Oh December. How do I loathe thee? Let me count the ways.
For 91 per cent of Brits, ‘tis the season to be as jolly as a giant bauble, but what about the nine per cent who don’t celebrate Christmas?
Maybe they don’t practise Christianity (not that it stops most people) or perhaps they just don’t have anyone to celebrate with.
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For those who aren’t decking halls with boughs of holly, Christmas – and the insufferable preluding months it governs – can be a total nightmare.
The problem is that so much of what characterises the holiday season is rooted in suppositions of family and financial stability.
Indulgent meals, shopping for gifts, playing board games…a lot of the things Brits associate with the Christmas period are based on presumptions of unilateral harmony that many people obviously lack.
This way of thinking perpetuates a harmful myth that a happy family life and a stable financial situation is a social norm, not a privilege, thus, making Christmas a particularly difficult time for those who might not be so lucky.
A study into festive despondency by psychiatric healthcare facility Florida House found that 29 per cent of people feel depressed at Christmas because it reminds them that they don’t have anyone to share it with.
Meanwhile, for 69 per cent it simply makes them realise how broke they are.
“If someone is feeling alone, grieving, separating, or struggling in other ways personally, then this time of year can intensify those difficulties,” explains psychotherapist Rachel Buchan.
This, she adds, is because Christmas places an intense emphasis on family unity and meaningful relationships.
"For individuals struggling in relation to these things, this time of year can increase self-reflection about what they feel is missing in their lives, which can lead to rumination and a build-up of difficult feelings,” she tells The Independent.
There are other pressures too. A 2017 study by mental health charity Mind found that more than a third of people (36 per cent) feel pressure to spend more on Christmas presents last year while 26 per cent admitted to feeling run down in December.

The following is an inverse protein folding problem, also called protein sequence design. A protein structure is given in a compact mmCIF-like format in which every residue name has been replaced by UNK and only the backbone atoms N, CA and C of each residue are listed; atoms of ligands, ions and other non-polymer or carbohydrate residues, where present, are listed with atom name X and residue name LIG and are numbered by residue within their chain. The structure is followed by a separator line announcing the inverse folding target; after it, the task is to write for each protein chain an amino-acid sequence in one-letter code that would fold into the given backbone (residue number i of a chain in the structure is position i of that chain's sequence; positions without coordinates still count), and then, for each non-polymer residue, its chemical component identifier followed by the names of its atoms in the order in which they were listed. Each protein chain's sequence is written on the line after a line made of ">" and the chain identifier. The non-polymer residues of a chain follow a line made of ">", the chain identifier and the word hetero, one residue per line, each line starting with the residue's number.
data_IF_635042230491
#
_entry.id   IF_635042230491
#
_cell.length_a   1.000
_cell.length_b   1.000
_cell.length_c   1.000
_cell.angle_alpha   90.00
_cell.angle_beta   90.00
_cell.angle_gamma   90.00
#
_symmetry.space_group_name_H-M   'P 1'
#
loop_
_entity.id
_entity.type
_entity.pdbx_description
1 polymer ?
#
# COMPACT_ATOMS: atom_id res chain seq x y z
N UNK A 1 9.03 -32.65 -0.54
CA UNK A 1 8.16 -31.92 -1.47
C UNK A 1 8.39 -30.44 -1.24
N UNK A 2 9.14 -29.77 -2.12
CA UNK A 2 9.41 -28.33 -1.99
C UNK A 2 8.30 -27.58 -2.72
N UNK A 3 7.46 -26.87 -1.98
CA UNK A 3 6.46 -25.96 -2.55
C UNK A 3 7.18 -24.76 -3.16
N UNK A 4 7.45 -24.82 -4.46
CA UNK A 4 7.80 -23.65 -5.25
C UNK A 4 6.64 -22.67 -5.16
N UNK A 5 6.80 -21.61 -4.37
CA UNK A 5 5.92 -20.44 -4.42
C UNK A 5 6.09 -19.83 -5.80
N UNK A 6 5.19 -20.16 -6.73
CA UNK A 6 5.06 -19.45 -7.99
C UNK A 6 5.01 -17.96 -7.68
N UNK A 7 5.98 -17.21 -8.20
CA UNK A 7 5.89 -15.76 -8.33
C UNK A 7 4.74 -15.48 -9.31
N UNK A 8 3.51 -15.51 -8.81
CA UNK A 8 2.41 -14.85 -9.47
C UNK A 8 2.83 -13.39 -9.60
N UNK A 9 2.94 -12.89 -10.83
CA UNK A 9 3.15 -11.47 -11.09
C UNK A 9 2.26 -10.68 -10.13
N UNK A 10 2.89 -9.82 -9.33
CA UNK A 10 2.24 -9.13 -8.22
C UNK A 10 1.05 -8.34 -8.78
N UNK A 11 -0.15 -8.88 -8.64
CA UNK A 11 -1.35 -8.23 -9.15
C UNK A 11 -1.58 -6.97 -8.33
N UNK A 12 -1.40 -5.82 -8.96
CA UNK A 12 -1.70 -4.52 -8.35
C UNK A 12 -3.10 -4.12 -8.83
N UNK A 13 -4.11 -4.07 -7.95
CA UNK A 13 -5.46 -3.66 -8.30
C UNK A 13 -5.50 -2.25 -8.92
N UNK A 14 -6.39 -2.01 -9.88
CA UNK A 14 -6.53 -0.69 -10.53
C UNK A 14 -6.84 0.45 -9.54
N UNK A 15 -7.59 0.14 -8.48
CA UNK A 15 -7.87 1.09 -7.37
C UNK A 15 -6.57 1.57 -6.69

So, if you are feeling like the only person in the world who is not filled with festive joy, how can you make it through Christmas?
Give something back
With Christmas adverts rolling out in late October and department stores opening festive sections as early as September, it can be all too easy to get caught up in the excess that surrounds the holiday season, where it’s all about an extensive wish list and an even more extensive appetite.
But that’s also what makes it one of the most rewarding times to give back. Whether it’s signing up to a local telethon, volunteering at a care home or working at a soup kitchen for a few hours, there are endless ways to help others at this time of year.
“Without the traditional set-up, to be content in one’s own company can be a piece of work,” explains psychiatrist Dr Stella Compton-Dickinson.
“To connect by helping with voluntary work can give a good feeling by making a difference to the lives of those who are more deprived,” she tells The Independent.
It’s also important for non-festive fiends to indulge in some self-love at this time of year, advises psychologist Dr Anu Sayal-Bennett.
If you’re not celebrating Christmas, “celebrate yourself” instead, she suggests to The Independent.
“Find gifts for yourself, pamper yourself, go for a long walk, read a book and wear your pyjamas all day if you want to.”
Remember it’s only one day
At the end of the day, Sayal-Bennett explains that it’s important not to let the festive fluff get to you – after all, the actual event itself is only one day.
That's a mere 24 hours of having to endure festive frivolity at its peak.
You've got this.